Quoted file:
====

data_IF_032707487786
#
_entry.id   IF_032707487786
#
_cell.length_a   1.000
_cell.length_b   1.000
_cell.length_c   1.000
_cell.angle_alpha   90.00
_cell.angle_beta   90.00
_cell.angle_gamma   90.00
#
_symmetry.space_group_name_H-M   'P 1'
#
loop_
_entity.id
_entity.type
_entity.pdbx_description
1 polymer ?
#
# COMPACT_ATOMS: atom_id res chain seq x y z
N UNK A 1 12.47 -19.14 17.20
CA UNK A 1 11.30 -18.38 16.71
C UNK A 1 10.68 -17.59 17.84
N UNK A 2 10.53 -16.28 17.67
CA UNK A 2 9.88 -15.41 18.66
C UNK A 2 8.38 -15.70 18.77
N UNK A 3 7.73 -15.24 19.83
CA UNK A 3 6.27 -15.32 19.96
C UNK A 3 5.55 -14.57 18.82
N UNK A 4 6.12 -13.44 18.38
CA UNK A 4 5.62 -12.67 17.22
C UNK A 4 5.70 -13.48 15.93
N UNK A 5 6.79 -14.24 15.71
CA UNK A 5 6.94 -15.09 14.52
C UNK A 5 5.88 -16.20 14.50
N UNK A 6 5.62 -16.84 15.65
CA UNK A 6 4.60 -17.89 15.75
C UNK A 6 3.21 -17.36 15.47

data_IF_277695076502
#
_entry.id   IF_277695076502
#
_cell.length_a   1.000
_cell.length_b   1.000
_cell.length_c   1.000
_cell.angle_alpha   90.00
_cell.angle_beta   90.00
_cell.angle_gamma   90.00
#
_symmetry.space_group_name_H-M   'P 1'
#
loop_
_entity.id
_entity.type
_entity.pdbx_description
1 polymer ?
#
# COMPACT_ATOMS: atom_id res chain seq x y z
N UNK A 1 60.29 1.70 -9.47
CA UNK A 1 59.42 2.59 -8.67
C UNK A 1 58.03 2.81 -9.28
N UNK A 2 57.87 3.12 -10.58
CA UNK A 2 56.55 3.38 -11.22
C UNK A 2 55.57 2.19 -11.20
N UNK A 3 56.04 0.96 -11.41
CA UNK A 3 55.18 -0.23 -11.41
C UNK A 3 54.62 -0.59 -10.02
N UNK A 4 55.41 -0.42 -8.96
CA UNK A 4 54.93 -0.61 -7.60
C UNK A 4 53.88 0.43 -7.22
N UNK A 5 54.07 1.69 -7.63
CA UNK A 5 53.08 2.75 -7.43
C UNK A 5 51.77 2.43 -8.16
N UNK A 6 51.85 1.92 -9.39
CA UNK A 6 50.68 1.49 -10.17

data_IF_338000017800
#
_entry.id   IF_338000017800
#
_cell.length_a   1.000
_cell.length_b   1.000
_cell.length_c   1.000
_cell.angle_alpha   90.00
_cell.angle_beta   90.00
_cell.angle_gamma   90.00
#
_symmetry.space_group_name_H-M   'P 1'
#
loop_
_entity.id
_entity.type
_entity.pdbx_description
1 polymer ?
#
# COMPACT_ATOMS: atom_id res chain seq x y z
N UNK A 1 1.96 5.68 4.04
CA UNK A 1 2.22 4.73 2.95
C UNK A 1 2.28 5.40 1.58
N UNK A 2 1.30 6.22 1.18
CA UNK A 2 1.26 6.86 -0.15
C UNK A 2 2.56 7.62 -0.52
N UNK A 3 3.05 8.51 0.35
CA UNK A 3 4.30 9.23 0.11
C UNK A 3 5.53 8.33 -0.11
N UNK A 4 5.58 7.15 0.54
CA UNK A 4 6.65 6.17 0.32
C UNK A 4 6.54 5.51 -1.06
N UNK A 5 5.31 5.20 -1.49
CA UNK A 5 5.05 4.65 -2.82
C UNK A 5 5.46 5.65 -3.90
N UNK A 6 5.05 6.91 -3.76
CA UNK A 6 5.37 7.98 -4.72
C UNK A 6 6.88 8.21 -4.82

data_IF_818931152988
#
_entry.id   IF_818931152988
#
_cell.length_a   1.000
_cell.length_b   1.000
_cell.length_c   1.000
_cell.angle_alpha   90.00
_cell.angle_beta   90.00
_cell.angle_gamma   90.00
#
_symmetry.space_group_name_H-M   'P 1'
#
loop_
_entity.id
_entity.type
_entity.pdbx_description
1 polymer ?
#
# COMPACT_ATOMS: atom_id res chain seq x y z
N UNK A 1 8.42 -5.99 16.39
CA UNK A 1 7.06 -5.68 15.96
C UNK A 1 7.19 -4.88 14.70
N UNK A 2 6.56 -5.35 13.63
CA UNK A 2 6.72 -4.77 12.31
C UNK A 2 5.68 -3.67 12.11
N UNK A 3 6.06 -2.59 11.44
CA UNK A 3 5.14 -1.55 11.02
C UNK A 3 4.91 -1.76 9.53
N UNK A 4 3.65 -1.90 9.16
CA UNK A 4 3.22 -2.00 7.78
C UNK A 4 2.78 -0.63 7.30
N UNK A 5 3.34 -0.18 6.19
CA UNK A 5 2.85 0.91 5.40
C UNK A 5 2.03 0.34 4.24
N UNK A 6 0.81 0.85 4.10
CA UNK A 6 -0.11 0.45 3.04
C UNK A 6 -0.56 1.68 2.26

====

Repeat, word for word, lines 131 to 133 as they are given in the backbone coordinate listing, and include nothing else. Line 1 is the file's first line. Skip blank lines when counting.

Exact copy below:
1 polymer ?
#
# COMPACT_ATOMS: atom_id res chain seq x y z